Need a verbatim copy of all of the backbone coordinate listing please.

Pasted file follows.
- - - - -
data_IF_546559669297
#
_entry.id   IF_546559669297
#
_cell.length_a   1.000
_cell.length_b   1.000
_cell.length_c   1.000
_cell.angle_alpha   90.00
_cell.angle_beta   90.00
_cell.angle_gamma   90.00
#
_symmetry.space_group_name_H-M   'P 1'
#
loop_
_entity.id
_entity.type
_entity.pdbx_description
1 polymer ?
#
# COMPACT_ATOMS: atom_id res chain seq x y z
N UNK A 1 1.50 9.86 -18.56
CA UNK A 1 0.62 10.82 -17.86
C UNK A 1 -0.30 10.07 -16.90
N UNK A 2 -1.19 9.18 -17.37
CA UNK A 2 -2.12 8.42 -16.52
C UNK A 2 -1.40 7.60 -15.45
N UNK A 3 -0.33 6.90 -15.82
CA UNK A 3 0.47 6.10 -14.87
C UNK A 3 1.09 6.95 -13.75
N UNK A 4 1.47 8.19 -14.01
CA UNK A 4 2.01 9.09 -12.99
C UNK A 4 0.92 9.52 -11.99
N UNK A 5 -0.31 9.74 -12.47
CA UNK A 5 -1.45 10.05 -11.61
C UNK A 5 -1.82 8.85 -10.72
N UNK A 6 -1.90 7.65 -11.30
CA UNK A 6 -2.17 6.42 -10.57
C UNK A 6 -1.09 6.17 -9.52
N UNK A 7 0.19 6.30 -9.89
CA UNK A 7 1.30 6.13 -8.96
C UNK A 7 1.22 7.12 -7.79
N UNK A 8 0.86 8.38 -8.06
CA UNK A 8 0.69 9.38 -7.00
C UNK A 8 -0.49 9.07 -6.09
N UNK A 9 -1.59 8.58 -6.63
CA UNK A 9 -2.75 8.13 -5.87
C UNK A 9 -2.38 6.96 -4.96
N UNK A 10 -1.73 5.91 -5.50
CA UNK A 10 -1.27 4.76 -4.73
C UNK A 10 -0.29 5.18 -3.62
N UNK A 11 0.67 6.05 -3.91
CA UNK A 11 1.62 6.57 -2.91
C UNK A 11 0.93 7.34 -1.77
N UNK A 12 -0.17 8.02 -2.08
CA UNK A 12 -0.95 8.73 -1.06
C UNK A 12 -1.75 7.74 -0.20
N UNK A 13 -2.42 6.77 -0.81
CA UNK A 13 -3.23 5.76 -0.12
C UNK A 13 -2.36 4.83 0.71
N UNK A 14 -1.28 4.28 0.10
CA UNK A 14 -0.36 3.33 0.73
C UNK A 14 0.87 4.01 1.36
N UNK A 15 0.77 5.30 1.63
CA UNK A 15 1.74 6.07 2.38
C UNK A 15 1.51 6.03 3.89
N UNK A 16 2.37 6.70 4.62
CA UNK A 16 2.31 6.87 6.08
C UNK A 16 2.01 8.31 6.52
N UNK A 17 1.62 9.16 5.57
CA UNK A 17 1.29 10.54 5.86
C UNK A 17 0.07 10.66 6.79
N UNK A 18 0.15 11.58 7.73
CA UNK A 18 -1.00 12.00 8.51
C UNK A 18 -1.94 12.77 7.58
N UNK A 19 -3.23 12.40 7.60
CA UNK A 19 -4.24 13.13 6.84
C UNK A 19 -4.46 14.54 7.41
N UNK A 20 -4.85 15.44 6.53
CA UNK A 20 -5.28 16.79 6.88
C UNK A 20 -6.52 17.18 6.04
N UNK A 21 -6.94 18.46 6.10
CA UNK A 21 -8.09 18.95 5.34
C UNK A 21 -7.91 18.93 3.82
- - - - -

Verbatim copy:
data_IF_546559669297
#
_entry.id   IF_546559669297
#
_cell.length_a   1.000
_cell.length_b   1.000
_cell.length_c   1.000
_cell.angle_alpha   90.00
_cell.angle_beta   90.00
_cell.angle_gamma   90.00
#
_symmetry.space_group_name_H-M   'P 1'
#
loop_
_entity.id
_entity.type
_entity.pdbx_description
1 polymer ?
#
# COMPACT_ATOMS: atom_id res chain seq x y z
N UNK A 1 1.50 9.86 -18.56
CA UNK A 1 0.62 10.82 -17.86
C UNK A 1 -0.30 10.07 -16.90
N UNK A 2 -1.19 9.18 -17.37
CA UNK A 2 -2.12 8.42 -16.52
C UNK A 2 -1.40 7.60 -15.45
N UNK A 3 -0.33 6.90 -15.82
CA UNK A 3 0.47 6.10 -14.87
C UNK A 3 1.09 6.95 -13.75
N UNK A 4 1.47 8.19 -14.01
CA UNK A 4 2.01 9.09 -12.99
C UNK A 4 0.92 9.52 -11.99
N UNK A 5 -0.31 9.74 -12.47
CA UNK A 5 -1.45 10.05 -11.61
C UNK A 5 -1.82 8.85 -10.72
N UNK A 6 -1.90 7.65 -11.30
CA UNK A 6 -2.17 6.42 -10.57
C UNK A 6 -1.09 6.17 -9.52
N UNK A 7 0.19 6.30 -9.89
CA UNK A 7 1.30 6.13 -8.96
C UNK A 7 1.22 7.12 -7.79
N UNK A 8 0.86 8.38 -8.06
CA UNK A 8 0.69 9.38 -7.00
C UNK A 8 -0.49 9.07 -6.09
N UNK A 9 -1.59 8.58 -6.63
CA UNK A 9 -2.75 8.13 -5.87
C UNK A 9 -2.38 6.96 -4.96
N UNK A 10 -1.73 5.91 -5.50
CA UNK A 10 -1.27 4.76 -4.73
C UNK A 10 -0.29 5.18 -3.62
N UNK A 11 0.67 6.05 -3.91
CA UNK A 11 1.62 6.57 -2.91
C UNK A 11 0.93 7.34 -1.77
N UNK A 12 -0.17 8.02 -2.08
CA UNK A 12 -0.95 8.73 -1.06
C UNK A 12 -1.75 7.74 -0.20
N UNK A 13 -2.42 6.77 -0.81
CA UNK A 13 -3.23 5.76 -0.12
C UNK A 13 -2.36 4.83 0.71
N UNK A 14 -1.28 4.28 0.10
CA UNK A 14 -0.36 3.33 0.73
C UNK A 14 0.87 4.01 1.36
N UNK A 15 0.77 5.30 1.63
CA UNK A 15 1.74 6.07 2.38
C UNK A 15 1.51 6.03 3.89
N UNK A 16 2.37 6.70 4.62
CA UNK A 16 2.31 6.87 6.08
C UNK A 16 2.01 8.31 6.52
N UNK A 17 1.62 9.16 5.57
CA UNK A 17 1.29 10.54 5.86
C UNK A 17 0.07 10.66 6.79
N UNK A 18 0.15 11.58 7.73
CA UNK A 18 -1.00 12.00 8.51
C UNK A 18 -1.94 12.77 7.58
N UNK A 19 -3.23 12.40 7.60
CA UNK A 19 -4.24 13.13 6.84
C UNK A 19 -4.46 14.54 7.41
N UNK A 20 -4.85 15.44 6.53
CA UNK A 20 -5.28 16.79 6.88
C UNK A 20 -6.52 17.18 6.04
N UNK A 21 -6.94 18.46 6.10
CA UNK A 21 -8.09 18.95 5.34
C UNK A 21 -7.91 18.93 3.82